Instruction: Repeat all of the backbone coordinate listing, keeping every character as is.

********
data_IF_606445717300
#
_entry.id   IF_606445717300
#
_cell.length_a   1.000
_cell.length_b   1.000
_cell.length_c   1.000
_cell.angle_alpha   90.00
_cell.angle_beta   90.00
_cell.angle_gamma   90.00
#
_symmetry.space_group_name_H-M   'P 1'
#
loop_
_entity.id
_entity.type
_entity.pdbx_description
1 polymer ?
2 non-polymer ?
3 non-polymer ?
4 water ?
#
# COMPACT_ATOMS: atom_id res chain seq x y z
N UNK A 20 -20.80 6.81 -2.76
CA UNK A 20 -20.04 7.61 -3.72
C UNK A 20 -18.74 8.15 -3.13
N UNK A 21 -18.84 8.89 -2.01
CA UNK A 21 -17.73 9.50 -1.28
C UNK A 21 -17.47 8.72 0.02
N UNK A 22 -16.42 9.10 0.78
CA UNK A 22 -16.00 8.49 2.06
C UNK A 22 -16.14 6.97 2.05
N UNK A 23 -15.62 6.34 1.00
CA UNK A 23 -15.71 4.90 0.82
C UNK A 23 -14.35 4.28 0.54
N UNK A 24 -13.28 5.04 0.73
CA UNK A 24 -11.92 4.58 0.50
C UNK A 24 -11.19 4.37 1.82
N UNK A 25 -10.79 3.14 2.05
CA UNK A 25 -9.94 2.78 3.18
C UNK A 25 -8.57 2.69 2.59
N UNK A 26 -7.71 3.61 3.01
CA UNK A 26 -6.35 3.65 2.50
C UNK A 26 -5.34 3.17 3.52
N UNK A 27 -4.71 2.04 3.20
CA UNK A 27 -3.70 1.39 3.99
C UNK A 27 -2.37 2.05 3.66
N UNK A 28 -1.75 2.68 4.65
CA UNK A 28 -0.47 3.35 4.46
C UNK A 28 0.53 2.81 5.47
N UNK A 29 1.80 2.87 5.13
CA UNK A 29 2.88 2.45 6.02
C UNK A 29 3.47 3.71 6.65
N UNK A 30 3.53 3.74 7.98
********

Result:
data_IF_606445717300
#
_entry.id   IF_606445717300
#
_cell.length_a   1.000
_cell.length_b   1.000
_cell.length_c   1.000
_cell.angle_alpha   90.00
_cell.angle_beta   90.00
_cell.angle_gamma   90.00
#
_symmetry.space_group_name_H-M   'P 1'
#
loop_
_entity.id
_entity.type
_entity.pdbx_description
1 polymer ?
2 non-polymer ?
3 non-polymer ?
4 water ?
#
# COMPACT_ATOMS: atom_id res chain seq x y z
N UNK A 20 -20.80 6.81 -2.76
CA UNK A 20 -20.04 7.61 -3.72
C UNK A 20 -18.74 8.15 -3.13
N UNK A 21 -18.84 8.89 -2.01
CA UNK A 21 -17.73 9.50 -1.28
C UNK A 21 -17.47 8.72 0.02
N UNK A 22 -16.42 9.10 0.78
CA UNK A 22 -16.00 8.49 2.06
C UNK A 22 -16.14 6.97 2.05
N UNK A 23 -15.62 6.34 1.00
CA UNK A 23 -15.71 4.90 0.82
C UNK A 23 -14.35 4.28 0.54
N UNK A 24 -13.28 5.04 0.73
CA UNK A 24 -11.92 4.58 0.50
C UNK A 24 -11.19 4.37 1.82
N UNK A 25 -10.79 3.14 2.05
CA UNK A 25 -9.94 2.78 3.18
C UNK A 25 -8.57 2.69 2.59
N UNK A 26 -7.71 3.61 3.01
CA UNK A 26 -6.35 3.65 2.50
C UNK A 26 -5.34 3.17 3.52
N UNK A 27 -4.71 2.04 3.20
CA UNK A 27 -3.70 1.39 3.99
C UNK A 27 -2.37 2.05 3.66
N UNK A 28 -1.75 2.68 4.65
CA UNK A 28 -0.47 3.35 4.46
C UNK A 28 0.53 2.81 5.47
N UNK A 29 1.80 2.87 5.13
CA UNK A 29 2.88 2.45 6.02
C UNK A 29 3.47 3.71 6.65
N UNK A 30 3.53 3.74 7.98